Baish History, Family Crest & Coats of Arms
- Origins Available:
Early Origins of the Baish family
The surname Baish was first found in Hertfordshire at Stanstead Abbots, a parish, in the union of Ware, hundred of Braughin. The first record that we could find was of Edward Bashe, the son of a Worcester tradesman who served in the naval victualling department for 40 years, and obtained a grant of Stanstead Abbots in 1559. His son Ralph Baesh built the church "situated on an eminence one mile south-east from the village in 1578."  And his son, Sir Edward Baesh founded almshouses for six widows in 1636, and a free grammar school. A few years later in the same parish, Rye House was home to the plot laid in 1683 against the lives of Charles II., and James, Duke of York.
Early History of the Baish family
This web page shows only a small excerpt of our Baish research. Another 145 words (10 lines of text) covering the years 1510, 1600, 1616, 1661 and 1671 are included under the topic Early Baish History in all our PDF Extended History products and printed products wherever possible.
Baish Spelling Variations
Anglo-Norman names are characterized by a multitude of spelling variations. When the Normans became the ruling people of England in the 11th century, they introduced a new language into a society where the main languages of Old and later Middle English had no definite spelling rules. These languages were more often spoken than written, so they blended freely with one another. Contributing to this mixing of tongues was the fact that medieval scribes spelled words according to sound, ensuring that a person's name would appear differently in nearly every document in which it was recorded. The name has been spelled Bashe, Bash, Bashy, Baesh and others.
Early Notables of the Baish family (pre 1700)
More information is included under the topic Early Baish Notables in all our PDF Extended History products and printed products wherever possible.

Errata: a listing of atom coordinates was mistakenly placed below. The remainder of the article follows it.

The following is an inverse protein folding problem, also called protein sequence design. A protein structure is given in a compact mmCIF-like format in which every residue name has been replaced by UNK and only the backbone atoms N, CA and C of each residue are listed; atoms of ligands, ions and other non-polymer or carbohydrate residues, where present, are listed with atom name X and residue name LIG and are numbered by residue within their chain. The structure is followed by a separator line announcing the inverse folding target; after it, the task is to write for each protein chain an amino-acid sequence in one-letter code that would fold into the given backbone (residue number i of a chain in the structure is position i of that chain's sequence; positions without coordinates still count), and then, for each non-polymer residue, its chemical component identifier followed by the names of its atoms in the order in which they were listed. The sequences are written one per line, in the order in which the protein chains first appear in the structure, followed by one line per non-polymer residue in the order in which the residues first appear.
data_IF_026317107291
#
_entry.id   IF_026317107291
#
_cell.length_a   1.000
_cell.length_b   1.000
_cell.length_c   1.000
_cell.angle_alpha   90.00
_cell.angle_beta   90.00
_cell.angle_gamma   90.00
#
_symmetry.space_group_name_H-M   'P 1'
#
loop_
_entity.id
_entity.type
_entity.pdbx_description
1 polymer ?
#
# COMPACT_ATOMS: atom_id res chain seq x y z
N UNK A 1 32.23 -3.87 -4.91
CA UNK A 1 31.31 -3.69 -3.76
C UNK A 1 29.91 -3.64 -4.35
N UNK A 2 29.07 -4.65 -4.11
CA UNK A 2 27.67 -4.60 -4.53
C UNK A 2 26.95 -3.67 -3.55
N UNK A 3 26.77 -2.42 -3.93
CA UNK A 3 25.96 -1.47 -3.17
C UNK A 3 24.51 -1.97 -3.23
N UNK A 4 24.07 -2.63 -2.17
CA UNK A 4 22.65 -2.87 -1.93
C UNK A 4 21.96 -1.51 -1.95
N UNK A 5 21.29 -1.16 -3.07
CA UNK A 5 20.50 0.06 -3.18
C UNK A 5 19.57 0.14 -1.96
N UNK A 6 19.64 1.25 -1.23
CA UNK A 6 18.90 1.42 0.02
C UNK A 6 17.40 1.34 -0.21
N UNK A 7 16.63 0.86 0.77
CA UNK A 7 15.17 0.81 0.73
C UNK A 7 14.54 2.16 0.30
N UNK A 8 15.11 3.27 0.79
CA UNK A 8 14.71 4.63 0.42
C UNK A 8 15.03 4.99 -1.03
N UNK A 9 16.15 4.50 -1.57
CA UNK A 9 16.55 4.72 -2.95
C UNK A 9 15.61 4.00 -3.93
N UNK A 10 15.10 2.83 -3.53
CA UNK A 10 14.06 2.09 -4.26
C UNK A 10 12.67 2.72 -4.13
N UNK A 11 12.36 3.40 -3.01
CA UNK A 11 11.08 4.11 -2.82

| Baish migration to the United States ||+|
For many English families, the political and religious disarray that plagued their homeland made the frontiers of the New World an attractive prospect. Thousands migrated, aboard cramped disease-ridden ships. They arrived sick, poor, and hungry, but were welcomed in many cases with far greater opportunity than at home in England. Many of these hardy settlers went on to make important contributions to the emerging nations in which they landed. Among early immigrants bearing the name Baish or a variant listed above were:
Baish Settlers in United States in the 18th Century
- Geo Frederick Baish, who landed in Pennsylvania in 1761 
|Historic Events for the Baish family ||+|
- Mr. William Baish (b. 1863), Welsh coal miner from Senghenydd, Caerphilly, Wales who was working at the Senghenydd colliery when there was an explosion on the 14th October 1913; he died
- Lewis, Samuel, A Topographical Dictionary of England. Institute of Historical Research, 1848, Print.
- Filby, P. William, Meyer, Mary K., Passenger and immigration lists index : a guide to published arrival records of about 500,000 passengers who came to the United States and Canada in the seventeenth, eighteenth, and nineteenth centuries. 1982-1985 Cumulated Supplements in Four Volumes Detroit, Mich. : Gale Research Co., 1985, Print (ISBN 0-8103-1795-8)